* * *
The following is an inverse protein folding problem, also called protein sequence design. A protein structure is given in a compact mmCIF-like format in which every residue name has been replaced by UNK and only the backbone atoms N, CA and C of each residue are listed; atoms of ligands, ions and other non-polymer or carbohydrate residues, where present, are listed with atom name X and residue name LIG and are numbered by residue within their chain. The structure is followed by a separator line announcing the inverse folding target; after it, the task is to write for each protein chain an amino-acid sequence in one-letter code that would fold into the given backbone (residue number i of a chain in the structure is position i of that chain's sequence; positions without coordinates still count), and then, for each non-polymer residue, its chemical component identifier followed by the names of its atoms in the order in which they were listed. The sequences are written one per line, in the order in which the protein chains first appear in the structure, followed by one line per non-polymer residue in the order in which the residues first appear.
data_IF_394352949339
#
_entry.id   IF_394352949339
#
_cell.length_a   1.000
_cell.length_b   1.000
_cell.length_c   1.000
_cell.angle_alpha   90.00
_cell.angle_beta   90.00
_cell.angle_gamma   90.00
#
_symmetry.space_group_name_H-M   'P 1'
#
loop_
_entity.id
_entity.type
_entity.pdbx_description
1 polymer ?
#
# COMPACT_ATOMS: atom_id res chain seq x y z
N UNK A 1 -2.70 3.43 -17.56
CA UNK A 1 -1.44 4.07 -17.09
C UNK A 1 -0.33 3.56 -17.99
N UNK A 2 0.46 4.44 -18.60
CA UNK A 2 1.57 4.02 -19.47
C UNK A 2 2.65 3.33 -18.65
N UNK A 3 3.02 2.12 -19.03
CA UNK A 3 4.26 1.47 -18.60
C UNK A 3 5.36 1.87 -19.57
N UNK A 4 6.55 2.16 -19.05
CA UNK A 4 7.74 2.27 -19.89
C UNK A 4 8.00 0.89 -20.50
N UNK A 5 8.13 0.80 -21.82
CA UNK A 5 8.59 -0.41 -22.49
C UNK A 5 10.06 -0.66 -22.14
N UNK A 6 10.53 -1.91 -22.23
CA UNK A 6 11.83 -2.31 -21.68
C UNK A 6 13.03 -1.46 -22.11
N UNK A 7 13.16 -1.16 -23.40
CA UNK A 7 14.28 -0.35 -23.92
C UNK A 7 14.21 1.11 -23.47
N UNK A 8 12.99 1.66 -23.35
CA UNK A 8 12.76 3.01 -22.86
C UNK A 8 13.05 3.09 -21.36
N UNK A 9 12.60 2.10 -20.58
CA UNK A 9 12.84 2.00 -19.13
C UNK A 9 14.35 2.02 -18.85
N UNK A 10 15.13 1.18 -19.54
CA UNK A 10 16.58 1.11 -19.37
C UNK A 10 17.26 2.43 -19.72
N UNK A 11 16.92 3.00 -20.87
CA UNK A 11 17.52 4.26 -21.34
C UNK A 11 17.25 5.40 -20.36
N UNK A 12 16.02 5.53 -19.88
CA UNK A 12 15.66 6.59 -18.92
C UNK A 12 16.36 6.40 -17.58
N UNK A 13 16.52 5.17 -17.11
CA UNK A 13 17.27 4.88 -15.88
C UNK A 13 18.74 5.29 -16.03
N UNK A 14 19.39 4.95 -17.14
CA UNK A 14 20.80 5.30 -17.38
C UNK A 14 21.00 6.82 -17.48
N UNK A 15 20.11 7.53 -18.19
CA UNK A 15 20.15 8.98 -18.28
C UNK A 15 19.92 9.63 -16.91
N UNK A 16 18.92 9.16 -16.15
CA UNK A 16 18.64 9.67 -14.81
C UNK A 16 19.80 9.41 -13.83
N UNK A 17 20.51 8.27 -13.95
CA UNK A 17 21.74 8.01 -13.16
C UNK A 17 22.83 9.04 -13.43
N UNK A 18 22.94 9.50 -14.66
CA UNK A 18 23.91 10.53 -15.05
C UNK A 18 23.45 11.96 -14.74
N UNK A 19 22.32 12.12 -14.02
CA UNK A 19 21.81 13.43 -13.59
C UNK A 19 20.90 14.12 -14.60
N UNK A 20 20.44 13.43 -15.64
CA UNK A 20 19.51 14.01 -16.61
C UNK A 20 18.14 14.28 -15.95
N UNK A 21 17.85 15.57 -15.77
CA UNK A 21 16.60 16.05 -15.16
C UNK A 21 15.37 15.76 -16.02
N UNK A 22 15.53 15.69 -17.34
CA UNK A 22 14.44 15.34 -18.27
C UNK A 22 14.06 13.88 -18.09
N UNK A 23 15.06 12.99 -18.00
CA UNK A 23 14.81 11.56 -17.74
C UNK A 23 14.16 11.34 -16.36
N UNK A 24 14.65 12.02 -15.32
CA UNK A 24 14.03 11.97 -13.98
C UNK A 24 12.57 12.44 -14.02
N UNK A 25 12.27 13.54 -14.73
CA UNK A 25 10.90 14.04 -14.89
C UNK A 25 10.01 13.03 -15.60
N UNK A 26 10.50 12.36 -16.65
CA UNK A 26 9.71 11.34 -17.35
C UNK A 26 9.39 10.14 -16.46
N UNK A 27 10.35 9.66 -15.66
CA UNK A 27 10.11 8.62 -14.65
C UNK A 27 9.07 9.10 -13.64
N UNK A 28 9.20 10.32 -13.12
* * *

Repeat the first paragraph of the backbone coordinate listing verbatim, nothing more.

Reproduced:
The following is an inverse protein folding problem, also called protein sequence design. A protein structure is given in a compact mmCIF-like format in which every residue name has been replaced by UNK and only the backbone atoms N, CA and C of each residue are listed; atoms of ligands, ions and other non-polymer or carbohydrate residues, where present, are listed with atom name X and residue name LIG and are numbered by residue within their chain. The structure is followed by a separator line announcing the inverse folding target; after it, the task is to write for each protein chain an amino-acid sequence in one-letter code that would fold into the given backbone (residue number i of a chain in the structure is position i of that chain's sequence; positions without coordinates still count), and then, for each non-polymer residue, its chemical component identifier followed by the names of its atoms in the order in which they were listed. The sequences are written one per line, in the order in which the protein chains first appear in the structure, followed by one line per non-polymer residue in the order in which the residues first appear.